Archive for 25/01/2013


The Mistle Thrush- photo RSPB

The Mistle Thrush- photo RSPB

The Mistle Thrush is in decline, warns a major bird charity today.

The RSPB Big Garden Bird Watch survey reveals that they are being seen in less than half the number of British gardens than 10 years ago, resulting in the species being given an ‘amber’ warning of it disappearing. Other birds have seen their numbers decline since 1979, when the survey began, but the numbers of Blue, Great and Coal tits, in contrast, have been on the increase.

The Mistle Thrush is the largest bird in the Thrush family and its name means literally ‘Mistletoe eating Thrush’. It can be seen romping across the garden or standing defiantly on the lawn, but is more likely to be heard perched high up in a tree singing its melodious song. Because it sings so loudly on exposed perches in bad weather it’s sometimes nicknamed the ‘Stormcock’.

Living in parks, woodland and gardens they build their cup-shaped nest in trees early in the year. Of some benefit for the gardener because they like to eat worms, snails, insects, and slugs, in winter they turn to fruit such as berries from trees- mistletoe, holly, yew, rowan and hawthorn. They can be quite combative too, defending ‘their tree’ against other thrushes! They will occasionally visit gardens for food particularly if they are provided with their favourites on a regular basis –  meal worms and suet seed mixes are a good bet.

The RSPB Big Garden Watch takes place this weekend and everyone can take part by recording the numbers of different birds they see in their garden. A handy recording sheet can be downloaded from the website here.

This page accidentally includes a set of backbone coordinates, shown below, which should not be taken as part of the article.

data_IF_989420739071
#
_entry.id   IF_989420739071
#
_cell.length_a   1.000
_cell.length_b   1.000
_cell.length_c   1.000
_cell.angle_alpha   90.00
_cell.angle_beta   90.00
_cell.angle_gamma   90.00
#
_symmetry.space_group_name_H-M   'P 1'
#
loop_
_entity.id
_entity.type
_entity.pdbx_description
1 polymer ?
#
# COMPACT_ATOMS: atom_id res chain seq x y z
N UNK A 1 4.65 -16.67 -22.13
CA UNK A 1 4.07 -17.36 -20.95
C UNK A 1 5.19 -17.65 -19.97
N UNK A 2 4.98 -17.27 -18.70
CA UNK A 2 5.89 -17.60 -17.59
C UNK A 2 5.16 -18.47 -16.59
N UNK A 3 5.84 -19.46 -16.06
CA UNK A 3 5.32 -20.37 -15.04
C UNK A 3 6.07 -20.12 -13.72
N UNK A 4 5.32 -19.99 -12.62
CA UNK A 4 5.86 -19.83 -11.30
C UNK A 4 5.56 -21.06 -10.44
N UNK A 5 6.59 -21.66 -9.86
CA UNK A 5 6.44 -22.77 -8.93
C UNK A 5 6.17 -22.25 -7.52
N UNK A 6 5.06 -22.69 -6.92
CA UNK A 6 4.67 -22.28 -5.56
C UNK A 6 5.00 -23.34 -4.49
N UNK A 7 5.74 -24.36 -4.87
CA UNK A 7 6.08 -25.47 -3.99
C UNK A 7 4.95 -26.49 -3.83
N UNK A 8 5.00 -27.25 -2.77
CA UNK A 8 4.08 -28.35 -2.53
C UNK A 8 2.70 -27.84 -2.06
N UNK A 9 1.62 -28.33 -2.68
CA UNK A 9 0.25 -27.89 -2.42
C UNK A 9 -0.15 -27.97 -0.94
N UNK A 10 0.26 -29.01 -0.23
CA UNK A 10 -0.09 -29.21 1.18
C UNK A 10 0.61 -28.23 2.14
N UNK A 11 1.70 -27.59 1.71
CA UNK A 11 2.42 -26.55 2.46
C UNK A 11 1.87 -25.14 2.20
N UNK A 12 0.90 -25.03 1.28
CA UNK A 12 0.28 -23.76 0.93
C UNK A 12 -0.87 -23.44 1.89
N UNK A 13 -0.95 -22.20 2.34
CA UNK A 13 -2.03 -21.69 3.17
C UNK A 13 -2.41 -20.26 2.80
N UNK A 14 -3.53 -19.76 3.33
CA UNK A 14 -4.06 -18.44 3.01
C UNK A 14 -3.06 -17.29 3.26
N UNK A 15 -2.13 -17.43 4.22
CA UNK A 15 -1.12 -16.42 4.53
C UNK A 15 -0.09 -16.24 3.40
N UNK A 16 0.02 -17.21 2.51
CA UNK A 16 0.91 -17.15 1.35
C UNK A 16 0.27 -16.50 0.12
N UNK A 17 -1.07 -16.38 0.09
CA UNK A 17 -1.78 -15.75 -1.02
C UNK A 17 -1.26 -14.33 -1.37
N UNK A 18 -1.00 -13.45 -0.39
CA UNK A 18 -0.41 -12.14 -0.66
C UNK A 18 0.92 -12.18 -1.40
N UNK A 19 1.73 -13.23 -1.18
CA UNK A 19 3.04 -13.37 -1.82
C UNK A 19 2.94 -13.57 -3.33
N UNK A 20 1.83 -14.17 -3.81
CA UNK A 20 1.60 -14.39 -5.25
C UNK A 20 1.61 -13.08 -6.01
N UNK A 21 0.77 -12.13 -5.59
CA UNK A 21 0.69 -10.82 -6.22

rspb survey

The RSPB Big Garden Watch survey sheet

There are also a number of events taking place around the country; e.g. A ‘Wild Weekend’ event at The Forum in Norwich will show how to garden for wildlife and there’ll be lots of family activities on offer. Norfolk Mastergardeners will also be on hand with wildlife gardening and grow your own food  tips and advice. For tips on making your garden butterfly friendly click here.

Old School Gardener

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The Maze at Longleat House, England

The Maze at Longleat House, England

I must admit I’m a bit of a fan of labyrinths and mazes.

As a play landscape designer I’ve tried to find ways of incorporating them in my designs as they are especially attractive to children. Usually they are one of the first design ideas to be dropped, generally on grounds of maintenance requirements. I’ve tried to suggest simple materials like grasses to mark out a pattern, rather like the one in the Cambridge Botanic Garden, but again they do take some looking after. The best I’ve managed is a wooden stepping stone and daffodil spiral. One day I’ll find a client with the imagination and deep(ish) pockets to give a bigger one a real go.

Labyrinths and mazes – what’s the difference between them?

Well, the answer is  ‘it rather depends…’.  There is one school of thought that sees labyrinths as different to mazes and another that sees labyrinths as one type of maze. Labyrinths have just one route– so there’s no danger of getting lost – whereas mazes are rather more cunning in that they have dead ends, twists and turns which are set out to puzzle and confuse. Sir Walter Scott’s ‘O, what a tangled web we weave, when first we practise to deceive!’ comes to mind.

Labyrinths (remember the single route or ‘unicursal’ one) are found in many cultures, some as old as 3,500 years. They all have an entrance or mouth, one route to follow and a central destination, sometimes marked with some sort of stone/statue/ feature. A further detail is how many concentric circuits or paths they contain and they can vary from the small to the huge – several hundred feet across. They have traditionally been seen as spiritually symbolic, meditative paths as well as just entertaining and can be found in many religious buildings such as Chartres and Ely cathedrals.